YEREVAN, August 5. / ARKA /. An investment project worth $26 million designed to give a boost to development of solar energy in Armenia will commence in about a year, Tamara Babayan, head of the Renewable Resources and Energy Efficiency Fund of Armenia, told reporters today.
She said the project was approved June 27 by the Climate Investment Funds and will undergo a thorough discussion in September with representatives of the Ministry of Energy and Natural Resources. The program is designed for 5-6 years, she said.
According to her, international experts believe that Armenia has all the favorable conditions for investment in the development of solar energy.
"The main constraint to the development of solar energy in Armenia is the high cost of projects and high cost of produced electricity. According to the latest calculations, 1 kWh of solar energy would cost about 80 drams,” she said, adding that the new project is meant to cut this cost significantly.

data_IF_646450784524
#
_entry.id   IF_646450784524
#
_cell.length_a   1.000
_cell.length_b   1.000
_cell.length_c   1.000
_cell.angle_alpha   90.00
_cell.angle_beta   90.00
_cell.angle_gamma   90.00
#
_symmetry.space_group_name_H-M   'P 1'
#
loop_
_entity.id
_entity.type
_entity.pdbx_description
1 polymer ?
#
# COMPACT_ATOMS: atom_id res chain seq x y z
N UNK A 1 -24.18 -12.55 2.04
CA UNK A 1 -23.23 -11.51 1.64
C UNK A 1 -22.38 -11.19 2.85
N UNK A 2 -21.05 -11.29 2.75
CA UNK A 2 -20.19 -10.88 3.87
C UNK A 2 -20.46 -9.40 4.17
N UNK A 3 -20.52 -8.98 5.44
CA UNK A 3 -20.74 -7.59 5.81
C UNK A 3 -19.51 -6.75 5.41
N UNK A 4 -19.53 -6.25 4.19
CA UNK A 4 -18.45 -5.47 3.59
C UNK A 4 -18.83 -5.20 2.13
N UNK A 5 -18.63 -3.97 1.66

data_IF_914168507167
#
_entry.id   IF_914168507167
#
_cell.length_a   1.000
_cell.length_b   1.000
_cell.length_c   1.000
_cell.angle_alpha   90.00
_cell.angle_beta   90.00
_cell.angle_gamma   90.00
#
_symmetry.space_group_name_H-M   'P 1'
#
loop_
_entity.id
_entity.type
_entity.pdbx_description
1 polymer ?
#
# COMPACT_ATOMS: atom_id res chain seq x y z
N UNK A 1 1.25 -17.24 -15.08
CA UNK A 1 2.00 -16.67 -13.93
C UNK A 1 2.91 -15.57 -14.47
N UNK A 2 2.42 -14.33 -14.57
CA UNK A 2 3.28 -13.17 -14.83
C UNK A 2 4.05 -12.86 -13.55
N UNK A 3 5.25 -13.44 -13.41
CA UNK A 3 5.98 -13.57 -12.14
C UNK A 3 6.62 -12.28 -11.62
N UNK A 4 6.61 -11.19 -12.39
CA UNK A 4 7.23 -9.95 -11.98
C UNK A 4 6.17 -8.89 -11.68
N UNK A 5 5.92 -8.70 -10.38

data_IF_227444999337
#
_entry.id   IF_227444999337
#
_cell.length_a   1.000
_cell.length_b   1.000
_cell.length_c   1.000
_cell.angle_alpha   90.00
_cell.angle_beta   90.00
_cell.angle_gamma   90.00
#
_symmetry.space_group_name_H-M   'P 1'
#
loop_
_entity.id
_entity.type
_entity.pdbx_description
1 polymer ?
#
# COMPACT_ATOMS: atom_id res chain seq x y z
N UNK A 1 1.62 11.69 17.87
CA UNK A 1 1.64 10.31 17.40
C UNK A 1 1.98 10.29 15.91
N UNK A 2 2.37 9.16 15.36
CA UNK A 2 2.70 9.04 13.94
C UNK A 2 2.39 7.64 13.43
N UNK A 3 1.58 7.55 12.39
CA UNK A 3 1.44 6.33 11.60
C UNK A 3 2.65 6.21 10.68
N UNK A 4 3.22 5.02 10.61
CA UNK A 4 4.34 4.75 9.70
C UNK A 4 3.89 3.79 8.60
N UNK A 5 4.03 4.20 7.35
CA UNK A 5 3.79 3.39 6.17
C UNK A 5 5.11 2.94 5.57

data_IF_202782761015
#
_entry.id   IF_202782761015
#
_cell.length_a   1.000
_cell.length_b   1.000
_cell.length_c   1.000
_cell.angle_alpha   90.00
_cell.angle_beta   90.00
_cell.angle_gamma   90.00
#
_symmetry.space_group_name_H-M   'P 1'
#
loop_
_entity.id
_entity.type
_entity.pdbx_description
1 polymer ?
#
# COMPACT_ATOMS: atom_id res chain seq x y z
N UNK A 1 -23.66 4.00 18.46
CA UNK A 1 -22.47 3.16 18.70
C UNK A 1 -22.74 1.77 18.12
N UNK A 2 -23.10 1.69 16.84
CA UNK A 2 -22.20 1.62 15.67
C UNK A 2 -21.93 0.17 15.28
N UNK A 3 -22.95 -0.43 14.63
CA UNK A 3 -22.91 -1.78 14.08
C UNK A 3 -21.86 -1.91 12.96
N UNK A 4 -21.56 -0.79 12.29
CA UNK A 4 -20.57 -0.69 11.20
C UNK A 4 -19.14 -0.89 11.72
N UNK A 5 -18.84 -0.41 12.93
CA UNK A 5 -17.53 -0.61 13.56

"It is important to develop solar energy in Armenia, primarily because of strategic considerations, as diversification of energy sources will lead to greater energy independence from imported fuel,” she said.
She also added that from the point of view of environmental safety, solar energy is also a priority area.
"We anticipate that the successful implementation of this project will entail new investments and several solar stations will be built here,” said Babayan.
According to her, the full implementation of the project ill raise the share of solar energy to 8% of the total energy production.
Armenia’s nuclear power plant in Metsamor accounts for about 30% of the total electricity generated in the country. Some 42 percent are produced by thermal power plants, hydro power plants account for 29.2%. The share of electricity generated by renewable energy sources in 2013 was about 11%.
The Climate Investment Funds is implementing environmental programs with development banks of different countries to reduce climate changes. In 2008, 14 donors contributed $6.5 billion to the Funds. The largest donors were the United States, Britain, Japan and Australia. -0 -